Baruto's promotion was officially confirmed by the Sumo Association on March 31. Speaking to reporters at his Onoe stable, he said, "I want to be cheerful and be an ōzeki that can live up to the expectations of the fans." He also made clear his determination to win the yūshō, as "unless I win a championship I can't move up to yokozuna."[7] However, for a significant period he was not able to challenge for the championship as an ōzeki, his best score never being higher than 11–4. This changed in January 2012, when after he recorded 13 straight wins and his nearest challenger yokozuna Hakuhō suffered three losses in four bouts, he took the championship with two days left to spare.[13] This made him the ninth foreigner, and the second from Europe after Kotoōshū, to win a top division championship.[13] He finished on 14–1, denied a perfect record by Hakuhō on the final day.[14] He will need to win the next tournament or be in contention until the final day to earn a shot at yokozuna promotion, but Baruto told reporters the day after celebrating his victory, "If I can wrestle at the spring basho like I did at the New Year meet, results will follow. Once you win one tournament, you want to win a second, a third, a 10th and a 30th."[15] At the Osaka tournament in March he stood at 9–1 after ten days, but lost four of his last five matches to finish on a disappointing 10–5, putting any hopes for yokozuna promotion back to square one. Baruto had been suffering from a fever during the tournament and said afterwards that talk of yokozuna was just "journalistic chatter... that wasn't my goal in this tournament."[16]

Loss of rank[edit]

Baruto was kadoban, or in danger of demotion from ōzeki, after he pulled out of the Aki basho in September 2012 on the 4th day after injuring the big toe on his right foot before the tournament.[17] Needing at least eight wins to preserve his rank in the Kyushu tournament in November, he instead had to withdraw once again on Day 3 after injuring a thigh muscle, and was demoted back to sekiwake.[18] Needing ten wins in the January 2013 tournament, he lost his chance of an immediate return to ōzeki on Day 13 when he fell to his sixth defeat.[19] He would have had to win 32 or 33 bouts in three consecutive tournaments in makuuchi to earn promotion to ōzeki again.[20] Because he sat out the summer tournament 2013 due to injury, he was demoted to the jūryō division in September 2013 and chose to retire on September the 11th.[3]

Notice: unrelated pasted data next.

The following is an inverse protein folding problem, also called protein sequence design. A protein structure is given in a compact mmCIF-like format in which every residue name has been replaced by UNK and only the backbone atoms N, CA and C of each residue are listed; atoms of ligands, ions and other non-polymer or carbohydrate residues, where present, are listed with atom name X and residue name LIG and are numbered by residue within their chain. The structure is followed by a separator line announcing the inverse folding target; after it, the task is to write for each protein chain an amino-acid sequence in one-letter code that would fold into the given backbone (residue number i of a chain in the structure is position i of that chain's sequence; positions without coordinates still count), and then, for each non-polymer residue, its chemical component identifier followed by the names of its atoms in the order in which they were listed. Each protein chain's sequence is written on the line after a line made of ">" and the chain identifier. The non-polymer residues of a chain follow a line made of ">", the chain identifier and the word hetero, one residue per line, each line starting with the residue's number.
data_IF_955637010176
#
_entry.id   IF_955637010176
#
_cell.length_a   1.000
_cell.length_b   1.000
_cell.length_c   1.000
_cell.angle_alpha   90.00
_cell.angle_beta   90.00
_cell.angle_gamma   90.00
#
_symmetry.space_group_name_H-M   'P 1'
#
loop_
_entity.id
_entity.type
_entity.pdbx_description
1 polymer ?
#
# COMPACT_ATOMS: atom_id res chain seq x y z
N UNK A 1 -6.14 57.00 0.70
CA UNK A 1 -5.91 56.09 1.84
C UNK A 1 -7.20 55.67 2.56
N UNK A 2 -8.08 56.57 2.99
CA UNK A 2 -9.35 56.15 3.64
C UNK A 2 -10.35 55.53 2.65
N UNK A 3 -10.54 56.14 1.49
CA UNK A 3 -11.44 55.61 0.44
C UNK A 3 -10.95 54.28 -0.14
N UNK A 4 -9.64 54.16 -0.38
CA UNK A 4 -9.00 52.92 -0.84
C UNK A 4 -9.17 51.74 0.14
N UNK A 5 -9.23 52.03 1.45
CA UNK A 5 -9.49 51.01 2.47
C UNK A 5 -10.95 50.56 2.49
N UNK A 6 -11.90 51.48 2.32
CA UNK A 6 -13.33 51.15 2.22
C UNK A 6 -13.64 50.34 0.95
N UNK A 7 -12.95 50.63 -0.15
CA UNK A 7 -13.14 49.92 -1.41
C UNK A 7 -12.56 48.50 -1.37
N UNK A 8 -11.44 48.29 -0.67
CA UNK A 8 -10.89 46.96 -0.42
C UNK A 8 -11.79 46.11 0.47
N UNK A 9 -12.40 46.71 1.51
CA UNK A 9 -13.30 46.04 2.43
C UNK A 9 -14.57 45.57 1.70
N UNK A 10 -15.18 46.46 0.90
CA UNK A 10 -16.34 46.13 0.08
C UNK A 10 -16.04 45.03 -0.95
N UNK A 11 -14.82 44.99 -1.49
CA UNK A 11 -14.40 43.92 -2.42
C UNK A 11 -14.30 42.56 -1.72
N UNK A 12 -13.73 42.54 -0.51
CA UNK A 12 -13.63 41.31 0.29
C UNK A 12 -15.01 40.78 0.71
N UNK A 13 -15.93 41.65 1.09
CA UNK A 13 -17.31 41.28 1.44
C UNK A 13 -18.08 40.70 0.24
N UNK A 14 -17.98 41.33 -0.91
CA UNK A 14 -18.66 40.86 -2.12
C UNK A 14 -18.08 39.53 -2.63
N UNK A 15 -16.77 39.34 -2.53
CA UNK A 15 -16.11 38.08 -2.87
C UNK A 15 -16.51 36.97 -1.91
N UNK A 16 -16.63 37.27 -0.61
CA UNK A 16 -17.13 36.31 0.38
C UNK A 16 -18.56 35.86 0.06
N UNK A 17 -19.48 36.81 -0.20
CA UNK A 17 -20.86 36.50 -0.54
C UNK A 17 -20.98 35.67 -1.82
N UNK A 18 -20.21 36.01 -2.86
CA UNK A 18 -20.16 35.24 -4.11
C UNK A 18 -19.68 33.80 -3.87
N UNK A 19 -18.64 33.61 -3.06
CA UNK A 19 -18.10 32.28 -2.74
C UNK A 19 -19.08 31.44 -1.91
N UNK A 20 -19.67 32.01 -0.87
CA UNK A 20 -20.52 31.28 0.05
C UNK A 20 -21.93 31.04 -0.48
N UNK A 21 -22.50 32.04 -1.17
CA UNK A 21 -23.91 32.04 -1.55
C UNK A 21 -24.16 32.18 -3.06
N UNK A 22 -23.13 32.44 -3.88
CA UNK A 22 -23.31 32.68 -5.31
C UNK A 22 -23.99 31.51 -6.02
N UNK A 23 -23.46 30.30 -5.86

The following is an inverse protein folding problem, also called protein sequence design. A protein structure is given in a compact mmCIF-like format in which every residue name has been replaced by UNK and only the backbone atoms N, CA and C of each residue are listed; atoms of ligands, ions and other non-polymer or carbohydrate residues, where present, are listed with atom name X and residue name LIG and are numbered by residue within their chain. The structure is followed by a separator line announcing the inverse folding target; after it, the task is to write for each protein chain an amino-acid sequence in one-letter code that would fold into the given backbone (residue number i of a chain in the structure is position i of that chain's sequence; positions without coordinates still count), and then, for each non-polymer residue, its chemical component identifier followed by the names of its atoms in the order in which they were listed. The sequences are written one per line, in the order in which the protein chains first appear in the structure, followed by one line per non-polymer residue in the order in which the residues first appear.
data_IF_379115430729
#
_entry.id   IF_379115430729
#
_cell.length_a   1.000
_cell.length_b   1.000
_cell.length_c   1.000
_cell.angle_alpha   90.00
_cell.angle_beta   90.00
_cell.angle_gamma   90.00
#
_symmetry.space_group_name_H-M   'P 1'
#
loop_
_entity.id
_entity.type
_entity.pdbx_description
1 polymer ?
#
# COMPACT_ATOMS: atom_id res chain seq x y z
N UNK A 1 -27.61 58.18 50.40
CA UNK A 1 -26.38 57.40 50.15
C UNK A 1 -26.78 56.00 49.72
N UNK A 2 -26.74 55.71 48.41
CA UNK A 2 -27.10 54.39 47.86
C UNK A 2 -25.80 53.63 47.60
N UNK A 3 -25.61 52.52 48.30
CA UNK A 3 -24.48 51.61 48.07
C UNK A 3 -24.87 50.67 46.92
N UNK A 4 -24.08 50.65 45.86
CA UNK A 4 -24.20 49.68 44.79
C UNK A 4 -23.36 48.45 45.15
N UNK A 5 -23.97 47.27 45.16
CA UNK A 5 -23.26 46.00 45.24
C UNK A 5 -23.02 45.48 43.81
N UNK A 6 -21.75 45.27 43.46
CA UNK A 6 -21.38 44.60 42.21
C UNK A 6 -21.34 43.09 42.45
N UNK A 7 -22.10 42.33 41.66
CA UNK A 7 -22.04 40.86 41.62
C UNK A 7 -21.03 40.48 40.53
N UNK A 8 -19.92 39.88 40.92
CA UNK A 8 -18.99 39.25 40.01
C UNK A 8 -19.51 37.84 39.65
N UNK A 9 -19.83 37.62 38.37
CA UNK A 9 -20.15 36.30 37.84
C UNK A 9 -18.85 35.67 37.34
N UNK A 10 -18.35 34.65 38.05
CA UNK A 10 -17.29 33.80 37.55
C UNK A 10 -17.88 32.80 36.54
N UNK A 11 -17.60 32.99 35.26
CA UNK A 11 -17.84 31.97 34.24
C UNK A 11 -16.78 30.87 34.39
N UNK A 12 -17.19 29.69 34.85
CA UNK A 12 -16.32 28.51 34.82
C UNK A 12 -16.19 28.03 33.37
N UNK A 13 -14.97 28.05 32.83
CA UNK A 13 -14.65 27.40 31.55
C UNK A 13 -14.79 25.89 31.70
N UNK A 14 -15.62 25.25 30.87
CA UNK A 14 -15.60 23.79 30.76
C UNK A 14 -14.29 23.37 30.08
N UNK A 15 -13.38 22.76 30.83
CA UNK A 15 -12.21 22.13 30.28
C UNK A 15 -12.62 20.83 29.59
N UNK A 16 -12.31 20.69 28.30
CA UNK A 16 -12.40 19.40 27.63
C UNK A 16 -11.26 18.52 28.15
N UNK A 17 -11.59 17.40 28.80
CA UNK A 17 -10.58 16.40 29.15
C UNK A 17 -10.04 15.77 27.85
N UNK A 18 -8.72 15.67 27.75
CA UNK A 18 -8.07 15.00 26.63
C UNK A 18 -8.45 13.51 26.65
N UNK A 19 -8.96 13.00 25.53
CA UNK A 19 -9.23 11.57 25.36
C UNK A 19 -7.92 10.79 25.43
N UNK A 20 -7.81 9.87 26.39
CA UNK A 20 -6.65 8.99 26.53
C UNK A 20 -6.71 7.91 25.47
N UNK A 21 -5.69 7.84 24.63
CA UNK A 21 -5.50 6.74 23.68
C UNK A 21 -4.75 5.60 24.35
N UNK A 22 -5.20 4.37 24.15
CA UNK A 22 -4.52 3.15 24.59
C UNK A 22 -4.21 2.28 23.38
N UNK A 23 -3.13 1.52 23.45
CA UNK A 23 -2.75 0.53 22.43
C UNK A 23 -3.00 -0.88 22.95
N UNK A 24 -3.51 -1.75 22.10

Fighting style[edit]

Baruto had a solid and straightforward yotsu-sumo style, concentrating on techniques which involved grabbing the opponent's mawashi or belt. He preferred a migi-yotsu grip, with his right hand inside and left hand outside his opponent's arms. His most common winning kimarite or technique was overwhelmingly yori-kiri, or force out. Due to his great strength he was known for using tsuri-dashi, or lift out, a technique which has declined in recent years because of the increasing weight of wrestlers. Baruto used this technique three times in the July 2009 tournament alone. He also frequently used uwatenage, or overarm throw. He was forced to change his yotsu style in his successful ōzeki promotion basho of March 2010, as his thumb injury meant he was less effective on the mawashi, and he used a more aggressive slapping and thrusting attack instead.[21]